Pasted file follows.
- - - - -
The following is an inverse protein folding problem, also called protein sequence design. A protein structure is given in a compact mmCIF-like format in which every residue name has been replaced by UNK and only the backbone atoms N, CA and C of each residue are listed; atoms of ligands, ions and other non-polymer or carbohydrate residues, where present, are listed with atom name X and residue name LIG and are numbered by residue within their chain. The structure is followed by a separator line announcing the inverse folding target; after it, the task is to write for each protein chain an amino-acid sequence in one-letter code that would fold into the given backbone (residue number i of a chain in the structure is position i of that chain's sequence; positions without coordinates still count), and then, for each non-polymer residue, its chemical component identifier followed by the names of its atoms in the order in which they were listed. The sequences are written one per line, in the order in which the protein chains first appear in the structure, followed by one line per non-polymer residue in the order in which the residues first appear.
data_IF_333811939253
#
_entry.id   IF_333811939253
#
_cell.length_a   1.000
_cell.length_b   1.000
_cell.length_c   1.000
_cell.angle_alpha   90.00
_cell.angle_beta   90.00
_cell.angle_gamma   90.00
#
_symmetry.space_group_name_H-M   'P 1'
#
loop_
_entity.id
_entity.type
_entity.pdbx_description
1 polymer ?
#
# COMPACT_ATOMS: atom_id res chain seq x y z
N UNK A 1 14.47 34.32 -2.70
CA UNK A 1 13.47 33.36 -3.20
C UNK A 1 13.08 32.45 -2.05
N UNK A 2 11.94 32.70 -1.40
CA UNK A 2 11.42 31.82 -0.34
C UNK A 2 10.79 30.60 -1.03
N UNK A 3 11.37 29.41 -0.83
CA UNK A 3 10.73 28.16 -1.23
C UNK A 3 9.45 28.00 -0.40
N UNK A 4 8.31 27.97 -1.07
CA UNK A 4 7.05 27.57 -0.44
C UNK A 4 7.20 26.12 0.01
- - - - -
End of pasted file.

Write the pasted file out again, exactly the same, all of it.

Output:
The following is an inverse protein folding problem, also called protein sequence design. A protein structure is given in a compact mmCIF-like format in which every residue name has been replaced by UNK and only the backbone atoms N, CA and C of each residue are listed; atoms of ligands, ions and other non-polymer or carbohydrate residues, where present, are listed with atom name X and residue name LIG and are numbered by residue within their chain. The structure is followed by a separator line announcing the inverse folding target; after it, the task is to write for each protein chain an amino-acid sequence in one-letter code that would fold into the given backbone (residue number i of a chain in the structure is position i of that chain's sequence; positions without coordinates still count), and then, for each non-polymer residue, its chemical component identifier followed by the names of its atoms in the order in which they were listed. The sequences are written one per line, in the order in which the protein chains first appear in the structure, followed by one line per non-polymer residue in the order in which the residues first appear.
data_IF_333811939253
#
_entry.id   IF_333811939253
#
_cell.length_a   1.000
_cell.length_b   1.000
_cell.length_c   1.000
_cell.angle_alpha   90.00
_cell.angle_beta   90.00
_cell.angle_gamma   90.00
#
_symmetry.space_group_name_H-M   'P 1'
#
loop_
_entity.id
_entity.type
_entity.pdbx_description
1 polymer ?
#
# COMPACT_ATOMS: atom_id res chain seq x y z
N UNK A 1 14.47 34.32 -2.70
CA UNK A 1 13.47 33.36 -3.20
C UNK A 1 13.08 32.45 -2.05
N UNK A 2 11.94 32.70 -1.40
CA UNK A 2 11.42 31.82 -0.34
C UNK A 2 10.79 30.60 -1.03
N UNK A 3 11.37 29.41 -0.83
CA UNK A 3 10.73 28.16 -1.23
C UNK A 3 9.45 28.00 -0.40
N UNK A 4 8.31 27.97 -1.07
CA UNK A 4 7.05 27.57 -0.44
C UNK A 4 7.20 26.12 0.01